Inexpensive light-blocking window treatments for WIDE (6 feet) windows?
March 8, 2015 12:20 PM   Subscribe

I am fortunate to have two very wide windows in my bedroom - each is approximately 6 feet wide. I'm looking for an inexpensive (ideally under $200, less is better, more could be spent if necessary) way to cover them. Special snowflake details after the fold.

-I need the window coverings to block light pretty well at night because I have sleep issues. Total blackout options would be awesome, but at minimum if it's roller shades or mini-blinds, they can't just be the light-filtering kind, they need to be light-blocking.
-One window is deep enough (3") for inside mount, the other is a hair over an inch deep so inside mount would be difficult for that one.
-I want it to be easy to open the shades/curtains/etc to let lots of light in during the day. With miniblinds this is easy, with curtains...maybe tiebacks?
-For the shallow window, something low-profile would be best--there's a closet door that opens up and bangs into the current curtain rod (which is 3 or 4 inches out from the wall.) Tie-backs that are wall-mounted would also have this problem.
-If curtain rods end up being the best solution, I can make blackout curtains, so the cost of those is not a huge issue. I just can't see an easy way to hang them so they don't conflict with this closet, and so that they are not super far away from the window (thus letting light in on the sides) and so that they're easy to keep open all the way.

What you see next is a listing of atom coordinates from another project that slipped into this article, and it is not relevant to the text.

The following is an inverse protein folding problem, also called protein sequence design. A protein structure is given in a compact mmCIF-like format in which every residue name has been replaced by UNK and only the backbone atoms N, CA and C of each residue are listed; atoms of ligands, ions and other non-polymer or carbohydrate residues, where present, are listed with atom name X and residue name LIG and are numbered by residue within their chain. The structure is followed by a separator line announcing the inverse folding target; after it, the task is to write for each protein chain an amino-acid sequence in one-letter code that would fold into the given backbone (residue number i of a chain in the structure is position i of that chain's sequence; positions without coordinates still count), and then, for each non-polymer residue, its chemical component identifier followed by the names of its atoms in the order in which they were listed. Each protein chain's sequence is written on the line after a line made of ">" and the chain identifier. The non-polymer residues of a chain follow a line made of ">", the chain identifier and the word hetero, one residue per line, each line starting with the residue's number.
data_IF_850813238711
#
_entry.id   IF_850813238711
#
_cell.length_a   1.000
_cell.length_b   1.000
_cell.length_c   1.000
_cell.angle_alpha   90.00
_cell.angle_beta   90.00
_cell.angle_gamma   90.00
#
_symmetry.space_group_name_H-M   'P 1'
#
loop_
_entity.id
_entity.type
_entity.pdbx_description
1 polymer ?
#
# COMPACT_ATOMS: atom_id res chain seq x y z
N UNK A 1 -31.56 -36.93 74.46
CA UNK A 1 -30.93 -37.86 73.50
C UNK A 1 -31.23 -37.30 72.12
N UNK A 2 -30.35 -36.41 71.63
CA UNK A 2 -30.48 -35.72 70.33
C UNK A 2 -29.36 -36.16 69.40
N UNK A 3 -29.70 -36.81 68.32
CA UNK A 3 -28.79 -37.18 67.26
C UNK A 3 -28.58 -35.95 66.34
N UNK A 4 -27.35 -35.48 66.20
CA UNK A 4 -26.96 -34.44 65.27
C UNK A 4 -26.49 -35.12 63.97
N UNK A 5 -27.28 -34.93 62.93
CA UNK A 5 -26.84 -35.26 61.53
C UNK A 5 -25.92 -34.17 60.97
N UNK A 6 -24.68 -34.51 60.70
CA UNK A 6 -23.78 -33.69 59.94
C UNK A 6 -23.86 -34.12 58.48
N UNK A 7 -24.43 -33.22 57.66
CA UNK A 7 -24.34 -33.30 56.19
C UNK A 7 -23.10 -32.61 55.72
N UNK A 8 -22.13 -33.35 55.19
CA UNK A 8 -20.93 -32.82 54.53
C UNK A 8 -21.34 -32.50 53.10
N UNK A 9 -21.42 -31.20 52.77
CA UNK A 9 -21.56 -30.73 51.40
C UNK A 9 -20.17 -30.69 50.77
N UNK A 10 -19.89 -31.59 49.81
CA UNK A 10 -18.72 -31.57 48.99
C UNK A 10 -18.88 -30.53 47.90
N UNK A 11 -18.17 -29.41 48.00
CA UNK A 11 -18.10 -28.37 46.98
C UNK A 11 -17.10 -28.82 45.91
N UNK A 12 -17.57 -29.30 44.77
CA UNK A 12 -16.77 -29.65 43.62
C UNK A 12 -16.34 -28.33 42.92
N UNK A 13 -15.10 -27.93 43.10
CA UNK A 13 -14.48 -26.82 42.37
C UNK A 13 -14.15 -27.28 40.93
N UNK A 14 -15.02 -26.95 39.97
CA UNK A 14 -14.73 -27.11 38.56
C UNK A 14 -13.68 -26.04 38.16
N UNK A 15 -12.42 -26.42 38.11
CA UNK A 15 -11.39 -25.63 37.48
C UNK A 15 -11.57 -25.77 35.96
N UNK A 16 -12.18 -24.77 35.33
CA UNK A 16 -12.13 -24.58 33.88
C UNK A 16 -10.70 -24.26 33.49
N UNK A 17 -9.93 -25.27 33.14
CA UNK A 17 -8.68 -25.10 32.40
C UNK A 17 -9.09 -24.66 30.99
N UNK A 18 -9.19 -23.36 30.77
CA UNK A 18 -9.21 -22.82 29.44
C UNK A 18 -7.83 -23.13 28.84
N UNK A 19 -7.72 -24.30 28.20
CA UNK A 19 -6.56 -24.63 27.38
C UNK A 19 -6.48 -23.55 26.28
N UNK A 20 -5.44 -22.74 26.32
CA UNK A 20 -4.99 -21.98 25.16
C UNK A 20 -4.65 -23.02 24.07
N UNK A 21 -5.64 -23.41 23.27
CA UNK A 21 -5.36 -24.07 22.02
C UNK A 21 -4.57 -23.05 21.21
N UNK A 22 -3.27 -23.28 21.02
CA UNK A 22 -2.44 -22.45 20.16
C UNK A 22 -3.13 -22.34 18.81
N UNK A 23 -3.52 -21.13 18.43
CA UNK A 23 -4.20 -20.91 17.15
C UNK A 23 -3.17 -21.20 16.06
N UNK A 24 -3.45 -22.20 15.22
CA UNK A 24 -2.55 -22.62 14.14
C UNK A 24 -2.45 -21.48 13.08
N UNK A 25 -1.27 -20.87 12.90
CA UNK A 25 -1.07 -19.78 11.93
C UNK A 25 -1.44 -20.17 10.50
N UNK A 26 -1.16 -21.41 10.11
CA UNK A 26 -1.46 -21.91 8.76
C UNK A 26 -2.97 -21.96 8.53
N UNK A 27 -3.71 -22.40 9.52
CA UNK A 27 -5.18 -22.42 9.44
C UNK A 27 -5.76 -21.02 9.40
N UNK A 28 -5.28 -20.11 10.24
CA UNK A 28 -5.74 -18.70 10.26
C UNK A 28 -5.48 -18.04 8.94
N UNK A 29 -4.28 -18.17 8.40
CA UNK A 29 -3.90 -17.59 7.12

My big concern is that many options would sag in the middle. Is this an issue with miniblinds? Roller shades? If you've had a good experience with either of those on really wide windows, I'd love to know the brand. I don't want to have two separate shades because this will leave a crack where light will get in. I have a tension rod up on one window right now and it definitely sags/falls down due to the weight of the curtains.

Also, how completely do light-blocking mini-blinds block light? Does inside or outside mount matter? Again, I'd love to hear how specific brands hold up. The Bali cut-to-fit ones at Home Depot are within my price range, but I'm not sure how well they will block light or hold up.